Cable Green doesn't have to look very far to find an example of an education system weighed down by what he considers a bloated and inefficient textbook industry. The director of global learning for Creative Commons simply points to his home state of Washington. "My state spends $130 million per year buying textbooks," he says. "We only have a million public school kids in the state, so we're spending $130 per kid per year." Because each book is expected to last half a decade, the kids aren't permitted to keep them or write in them. The books are only available in one format, paper, and are sometimes seven to 10 years out of date. If one of Green's kids loses a textbook, as a parent Green is expected to fork over the money to replace it.
A superior alternative, he believes, would be easy to execute. "Instead of spending $130 million a year getting those outcomes, what if the state put up $100 million in one time money," he suggests. "We have 12 grades and eight textbooks per grade, so what if we put up a $1 million [request for proposal] for each book, and anyone can reply. The professors from the best universities can reply. McGraw Hill can reply. It's an open RFP, but the conditions are that the books are licensed under Creative Commons because they're paid for with taxpayer money."
Under this model, the intellectual property that results from these purchases would be owned by the public. In addition to being free to download online, the schools can print up paper versions for less than $5 per copy. Perhaps more importantly, the kids, once they complete the grade, would be permitted to keep the books, using them in the future if they need to. From there, the state would only have to spend approximately $10 million a year to ensure all the textbooks are updated with timely information. "It would save the state $120 million a year, and we'd actually have resources that our kids can use," Green says. "This isn't difficult."
The Creative Commons license celebrated its 10-year anniversary in December. And though the state of Washington has yet to adopt such a reform, several governments, both in the U.S. and across the globe, have passed and implemented similar policies as they've struggled to address the rising costs plaguing both lower and higher education systems. This movement, often referred to as open education resources (OER), threatens to upend what many reformers consider an anachronistic textbook industry, one that's ripe for disruption and change.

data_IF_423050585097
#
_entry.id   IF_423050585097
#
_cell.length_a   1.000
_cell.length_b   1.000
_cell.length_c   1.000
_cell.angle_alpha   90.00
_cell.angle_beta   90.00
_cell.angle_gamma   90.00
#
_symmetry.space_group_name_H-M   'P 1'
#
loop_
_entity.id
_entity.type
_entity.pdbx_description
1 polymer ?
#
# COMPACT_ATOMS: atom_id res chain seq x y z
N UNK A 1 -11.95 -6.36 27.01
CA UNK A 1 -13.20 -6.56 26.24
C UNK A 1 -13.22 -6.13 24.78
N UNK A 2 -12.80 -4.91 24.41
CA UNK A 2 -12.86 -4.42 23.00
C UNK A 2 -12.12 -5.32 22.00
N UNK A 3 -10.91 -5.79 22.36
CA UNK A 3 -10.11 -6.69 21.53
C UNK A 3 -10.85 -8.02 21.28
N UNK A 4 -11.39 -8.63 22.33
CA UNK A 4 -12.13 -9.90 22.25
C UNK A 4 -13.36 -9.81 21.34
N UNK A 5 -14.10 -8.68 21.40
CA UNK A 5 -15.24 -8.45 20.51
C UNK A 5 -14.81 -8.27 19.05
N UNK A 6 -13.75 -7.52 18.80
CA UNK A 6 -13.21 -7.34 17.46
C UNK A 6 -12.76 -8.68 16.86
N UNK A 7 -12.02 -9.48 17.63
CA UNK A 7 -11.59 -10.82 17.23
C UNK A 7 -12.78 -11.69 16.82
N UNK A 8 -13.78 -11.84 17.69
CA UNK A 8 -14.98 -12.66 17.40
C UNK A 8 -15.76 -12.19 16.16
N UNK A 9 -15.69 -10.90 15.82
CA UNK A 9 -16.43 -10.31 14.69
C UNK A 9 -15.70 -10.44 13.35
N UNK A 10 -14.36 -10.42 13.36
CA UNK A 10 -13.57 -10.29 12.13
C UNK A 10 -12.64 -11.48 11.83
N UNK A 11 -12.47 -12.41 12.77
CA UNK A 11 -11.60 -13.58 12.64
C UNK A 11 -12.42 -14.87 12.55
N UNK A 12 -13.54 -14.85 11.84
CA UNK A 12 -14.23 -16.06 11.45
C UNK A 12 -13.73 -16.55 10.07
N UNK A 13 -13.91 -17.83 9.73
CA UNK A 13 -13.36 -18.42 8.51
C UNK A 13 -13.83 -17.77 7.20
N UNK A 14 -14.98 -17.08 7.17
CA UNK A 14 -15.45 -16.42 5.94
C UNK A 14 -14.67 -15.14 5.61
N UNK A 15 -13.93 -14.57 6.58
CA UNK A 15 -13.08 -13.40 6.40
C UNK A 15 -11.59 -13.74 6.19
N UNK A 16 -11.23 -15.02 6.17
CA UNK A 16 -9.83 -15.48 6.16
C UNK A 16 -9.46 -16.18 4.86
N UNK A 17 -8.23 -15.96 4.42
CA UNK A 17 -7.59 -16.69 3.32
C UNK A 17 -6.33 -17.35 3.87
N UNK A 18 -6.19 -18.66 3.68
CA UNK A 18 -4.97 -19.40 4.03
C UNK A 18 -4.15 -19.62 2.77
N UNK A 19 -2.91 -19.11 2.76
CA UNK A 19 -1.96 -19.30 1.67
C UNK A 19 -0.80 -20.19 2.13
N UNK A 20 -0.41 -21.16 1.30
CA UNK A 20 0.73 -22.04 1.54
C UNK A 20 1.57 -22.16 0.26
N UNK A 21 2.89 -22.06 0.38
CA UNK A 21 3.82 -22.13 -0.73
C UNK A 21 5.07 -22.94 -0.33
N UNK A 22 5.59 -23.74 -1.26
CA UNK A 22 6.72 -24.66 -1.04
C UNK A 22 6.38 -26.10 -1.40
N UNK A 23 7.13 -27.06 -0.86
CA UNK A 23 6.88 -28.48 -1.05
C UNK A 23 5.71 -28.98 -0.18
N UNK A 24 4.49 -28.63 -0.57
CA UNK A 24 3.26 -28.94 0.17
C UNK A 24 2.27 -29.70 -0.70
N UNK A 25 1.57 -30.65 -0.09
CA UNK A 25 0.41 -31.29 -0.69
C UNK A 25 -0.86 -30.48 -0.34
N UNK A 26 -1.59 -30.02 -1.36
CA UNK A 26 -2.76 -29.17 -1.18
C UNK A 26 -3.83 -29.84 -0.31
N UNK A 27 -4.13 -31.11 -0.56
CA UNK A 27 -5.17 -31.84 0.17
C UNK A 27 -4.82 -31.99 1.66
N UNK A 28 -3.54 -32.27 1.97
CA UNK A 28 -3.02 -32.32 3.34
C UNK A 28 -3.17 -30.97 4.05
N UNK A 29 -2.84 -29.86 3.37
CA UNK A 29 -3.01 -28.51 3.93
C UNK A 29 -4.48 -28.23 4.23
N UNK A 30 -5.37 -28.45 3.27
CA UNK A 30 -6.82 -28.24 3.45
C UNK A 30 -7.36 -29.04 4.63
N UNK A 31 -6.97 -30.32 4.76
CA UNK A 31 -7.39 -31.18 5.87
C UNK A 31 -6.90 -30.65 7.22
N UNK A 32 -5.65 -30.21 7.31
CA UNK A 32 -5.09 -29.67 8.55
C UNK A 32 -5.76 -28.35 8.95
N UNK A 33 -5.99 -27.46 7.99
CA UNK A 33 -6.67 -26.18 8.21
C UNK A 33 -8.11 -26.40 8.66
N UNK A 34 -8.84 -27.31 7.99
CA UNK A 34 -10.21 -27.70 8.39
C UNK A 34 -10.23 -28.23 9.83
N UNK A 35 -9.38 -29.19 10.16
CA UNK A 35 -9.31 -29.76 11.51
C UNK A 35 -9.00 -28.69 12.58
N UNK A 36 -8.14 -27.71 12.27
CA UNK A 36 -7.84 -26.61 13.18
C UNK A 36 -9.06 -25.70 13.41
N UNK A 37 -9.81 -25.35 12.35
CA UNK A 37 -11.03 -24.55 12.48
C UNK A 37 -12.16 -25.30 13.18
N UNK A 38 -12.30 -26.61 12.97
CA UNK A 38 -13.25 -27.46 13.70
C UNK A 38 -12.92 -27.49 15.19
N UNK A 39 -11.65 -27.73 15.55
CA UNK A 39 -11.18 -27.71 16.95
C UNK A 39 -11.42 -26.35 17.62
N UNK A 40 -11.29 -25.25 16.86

Though governments have increasingly warmed to Creative Commons, it has spent much of its existence largely as a decentralized, grassroots movement. The nonprofit organization that created and updates the licenses released its first versions in December 2002. Founded by Harvard law professor Lawrence Lessig and other academics, Creative Commons sought to provide a less rigid alternative to the standard copyright system, allowing artists and other content creators to be more permissive in how they let others use and distribute their work. Employing the phrase "some rights reserved," Creative Commons licenses, of which there are several iterations, create a menu of options for the dissemination of intellectual property. One version, the Attribution Non-Commercial, permits one to republish a piece of content as long as the original creator is credited and the work is not sold for commercial gain. Other variants are more permissive, granting the rights for artists to create derivative works and remixes that incorporate CC-licensed material.
Upon its launch a decade ago, Creative Commons was embraced by the artist and literary community, and its iconic logo began appearing on the sidebars of thousands of blogs, web pages, and Flickr photos. By 2005, the nonprofit estimated there were 20 million works that utilized the license, and by 2009 that number had climbed to 350 million. But while the organization has always embraced its grassroots enthusiasm, it continually sought recognition and adoption from larger, more traditional institutions.